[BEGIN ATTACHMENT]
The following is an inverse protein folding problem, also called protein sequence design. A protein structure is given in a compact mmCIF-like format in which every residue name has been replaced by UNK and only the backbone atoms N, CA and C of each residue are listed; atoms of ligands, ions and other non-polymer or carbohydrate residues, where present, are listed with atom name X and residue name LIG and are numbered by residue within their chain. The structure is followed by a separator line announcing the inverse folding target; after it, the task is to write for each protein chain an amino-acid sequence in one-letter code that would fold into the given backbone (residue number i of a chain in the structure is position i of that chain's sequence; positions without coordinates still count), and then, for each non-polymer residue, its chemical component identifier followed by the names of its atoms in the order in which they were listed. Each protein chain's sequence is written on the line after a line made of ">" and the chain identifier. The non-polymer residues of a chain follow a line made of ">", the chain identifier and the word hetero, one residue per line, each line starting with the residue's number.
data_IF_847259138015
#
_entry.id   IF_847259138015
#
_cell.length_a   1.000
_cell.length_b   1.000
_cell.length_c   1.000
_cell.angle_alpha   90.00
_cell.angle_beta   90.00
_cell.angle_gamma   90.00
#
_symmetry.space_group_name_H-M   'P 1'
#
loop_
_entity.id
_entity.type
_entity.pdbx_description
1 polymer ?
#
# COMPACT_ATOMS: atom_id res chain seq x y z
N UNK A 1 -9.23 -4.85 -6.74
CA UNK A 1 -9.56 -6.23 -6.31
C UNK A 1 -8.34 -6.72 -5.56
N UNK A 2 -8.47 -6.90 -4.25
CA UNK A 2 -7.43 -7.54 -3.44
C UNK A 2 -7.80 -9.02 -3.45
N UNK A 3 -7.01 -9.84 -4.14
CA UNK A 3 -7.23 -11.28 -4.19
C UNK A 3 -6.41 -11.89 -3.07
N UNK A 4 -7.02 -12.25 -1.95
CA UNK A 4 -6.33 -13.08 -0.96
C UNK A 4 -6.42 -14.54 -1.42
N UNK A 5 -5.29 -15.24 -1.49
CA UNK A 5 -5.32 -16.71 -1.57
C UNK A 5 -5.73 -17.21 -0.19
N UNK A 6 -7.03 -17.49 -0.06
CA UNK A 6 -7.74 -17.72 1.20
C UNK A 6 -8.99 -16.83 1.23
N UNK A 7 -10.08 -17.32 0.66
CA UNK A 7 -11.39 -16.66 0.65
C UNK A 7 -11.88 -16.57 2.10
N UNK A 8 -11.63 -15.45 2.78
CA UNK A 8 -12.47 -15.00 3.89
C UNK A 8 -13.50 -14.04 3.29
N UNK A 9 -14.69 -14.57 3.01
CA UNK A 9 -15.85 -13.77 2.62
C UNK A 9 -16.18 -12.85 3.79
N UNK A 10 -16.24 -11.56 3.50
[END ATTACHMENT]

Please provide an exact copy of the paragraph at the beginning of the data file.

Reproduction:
The following is an inverse protein folding problem, also called protein sequence design. A protein structure is given in a compact mmCIF-like format in which every residue name has been replaced by UNK and only the backbone atoms N, CA and C of each residue are listed; atoms of ligands, ions and other non-polymer or carbohydrate residues, where present, are listed with atom name X and residue name LIG and are numbered by residue within their chain. The structure is followed by a separator line announcing the inverse folding target; after it, the task is to write for each protein chain an amino-acid sequence in one-letter code that would fold into the given backbone (residue number i of a chain in the structure is position i of that chain's sequence; positions without coordinates still count), and then, for each non-polymer residue, its chemical component identifier followed by the names of its atoms in the order in which they were listed. Each protein chain's sequence is written on the line after a line made of ">" and the chain identifier. The non-polymer residues of a chain follow a line made of ">", the chain identifier and the word hetero, one residue per line, each line starting with the residue's number.